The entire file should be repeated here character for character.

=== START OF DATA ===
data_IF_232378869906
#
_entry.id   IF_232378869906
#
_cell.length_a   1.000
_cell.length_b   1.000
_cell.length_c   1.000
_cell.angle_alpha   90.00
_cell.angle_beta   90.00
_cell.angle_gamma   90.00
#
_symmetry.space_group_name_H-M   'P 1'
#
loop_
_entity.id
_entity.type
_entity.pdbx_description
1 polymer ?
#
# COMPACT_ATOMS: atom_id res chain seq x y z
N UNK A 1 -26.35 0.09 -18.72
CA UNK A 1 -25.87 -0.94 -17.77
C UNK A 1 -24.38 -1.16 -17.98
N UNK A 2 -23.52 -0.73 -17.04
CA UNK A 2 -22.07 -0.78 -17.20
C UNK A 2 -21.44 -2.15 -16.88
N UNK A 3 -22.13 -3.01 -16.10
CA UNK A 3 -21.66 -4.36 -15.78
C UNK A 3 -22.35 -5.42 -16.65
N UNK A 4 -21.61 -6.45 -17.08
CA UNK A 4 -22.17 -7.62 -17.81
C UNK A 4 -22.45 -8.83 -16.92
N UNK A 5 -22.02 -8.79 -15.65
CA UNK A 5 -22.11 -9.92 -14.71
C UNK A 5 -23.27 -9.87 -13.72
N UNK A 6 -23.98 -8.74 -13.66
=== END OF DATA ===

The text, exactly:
data_IF_232378869906
#
_entry.id   IF_232378869906
#
_cell.length_a   1.000
_cell.length_b   1.000
_cell.length_c   1.000
_cell.angle_alpha   90.00
_cell.angle_beta   90.00
_cell.angle_gamma   90.00
#
_symmetry.space_group_name_H-M   'P 1'
#
loop_
_entity.id
_entity.type
_entity.pdbx_description
1 polymer ?
#
# COMPACT_ATOMS: atom_id res chain seq x y z
N UNK A 1 -26.35 0.09 -18.72
CA UNK A 1 -25.87 -0.94 -17.77
C UNK A 1 -24.38 -1.16 -17.98
N UNK A 2 -23.52 -0.73 -17.04
CA UNK A 2 -22.07 -0.78 -17.20
C UNK A 2 -21.44 -2.15 -16.88
N UNK A 3 -22.13 -3.01 -16.10
CA UNK A 3 -21.66 -4.36 -15.78
C UNK A 3 -22.35 -5.42 -16.65
N UNK A 4 -21.61 -6.45 -17.08
CA UNK A 4 -22.17 -7.62 -17.81
C UNK A 4 -22.45 -8.83 -16.92
N UNK A 5 -22.02 -8.79 -15.65
CA UNK A 5 -22.11 -9.92 -14.71
C UNK A 5 -23.27 -9.87 -13.72
N UNK A 6 -23.98 -8.74 -13.66